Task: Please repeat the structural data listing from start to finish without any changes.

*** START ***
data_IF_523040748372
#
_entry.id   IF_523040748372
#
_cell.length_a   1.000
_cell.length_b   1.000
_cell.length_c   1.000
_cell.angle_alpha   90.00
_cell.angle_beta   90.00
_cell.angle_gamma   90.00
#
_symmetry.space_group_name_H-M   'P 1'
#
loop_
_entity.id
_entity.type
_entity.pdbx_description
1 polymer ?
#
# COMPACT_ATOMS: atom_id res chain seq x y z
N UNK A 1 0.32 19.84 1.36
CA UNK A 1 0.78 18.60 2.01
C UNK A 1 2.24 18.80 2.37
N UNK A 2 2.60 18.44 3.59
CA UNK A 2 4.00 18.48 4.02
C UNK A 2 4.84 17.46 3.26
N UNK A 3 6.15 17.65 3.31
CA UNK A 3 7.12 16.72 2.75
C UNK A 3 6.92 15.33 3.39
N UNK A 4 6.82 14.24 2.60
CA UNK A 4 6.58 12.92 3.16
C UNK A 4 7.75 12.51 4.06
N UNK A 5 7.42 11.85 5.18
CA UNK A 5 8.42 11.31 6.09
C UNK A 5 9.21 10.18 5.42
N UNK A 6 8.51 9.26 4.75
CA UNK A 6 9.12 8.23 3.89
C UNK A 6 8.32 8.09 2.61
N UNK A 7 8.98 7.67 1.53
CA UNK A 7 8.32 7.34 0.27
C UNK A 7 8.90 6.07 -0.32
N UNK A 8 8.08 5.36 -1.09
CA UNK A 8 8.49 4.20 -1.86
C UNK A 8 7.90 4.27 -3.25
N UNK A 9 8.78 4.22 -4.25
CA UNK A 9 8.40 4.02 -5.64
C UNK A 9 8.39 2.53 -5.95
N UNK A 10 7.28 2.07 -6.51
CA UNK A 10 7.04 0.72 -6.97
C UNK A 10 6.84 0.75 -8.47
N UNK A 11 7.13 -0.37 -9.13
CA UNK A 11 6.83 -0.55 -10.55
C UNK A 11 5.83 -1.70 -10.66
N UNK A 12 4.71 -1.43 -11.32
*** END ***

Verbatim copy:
data_IF_523040748372
#
_entry.id   IF_523040748372
#
_cell.length_a   1.000
_cell.length_b   1.000
_cell.length_c   1.000
_cell.angle_alpha   90.00
_cell.angle_beta   90.00
_cell.angle_gamma   90.00
#
_symmetry.space_group_name_H-M   'P 1'
#
loop_
_entity.id
_entity.type
_entity.pdbx_description
1 polymer ?
#
# COMPACT_ATOMS: atom_id res chain seq x y z
N UNK A 1 0.32 19.84 1.36
CA UNK A 1 0.78 18.60 2.01
C UNK A 1 2.24 18.80 2.37
N UNK A 2 2.60 18.44 3.59
CA UNK A 2 4.00 18.48 4.02
C UNK A 2 4.84 17.46 3.26
N UNK A 3 6.15 17.65 3.31
CA UNK A 3 7.12 16.72 2.75
C UNK A 3 6.92 15.33 3.39
N UNK A 4 6.82 14.24 2.60
CA UNK A 4 6.58 12.92 3.16
C UNK A 4 7.75 12.51 4.06
N UNK A 5 7.42 11.85 5.18
CA UNK A 5 8.42 11.31 6.09
C UNK A 5 9.21 10.18 5.42
N UNK A 6 8.51 9.26 4.75
CA UNK A 6 9.12 8.23 3.89
C UNK A 6 8.32 8.09 2.61
N UNK A 7 8.98 7.67 1.53
CA UNK A 7 8.32 7.34 0.27
C UNK A 7 8.90 6.07 -0.32
N UNK A 8 8.08 5.36 -1.09
CA UNK A 8 8.49 4.20 -1.86
C UNK A 8 7.90 4.27 -3.25
N UNK A 9 8.78 4.22 -4.25
CA UNK A 9 8.40 4.02 -5.64
C UNK A 9 8.39 2.53 -5.95
N UNK A 10 7.28 2.07 -6.51
CA UNK A 10 7.04 0.72 -6.97
C UNK A 10 6.84 0.75 -8.47
N UNK A 11 7.13 -0.37 -9.13
CA UNK A 11 6.83 -0.55 -10.55
C UNK A 11 5.83 -1.70 -10.66
N UNK A 12 4.71 -1.43 -11.32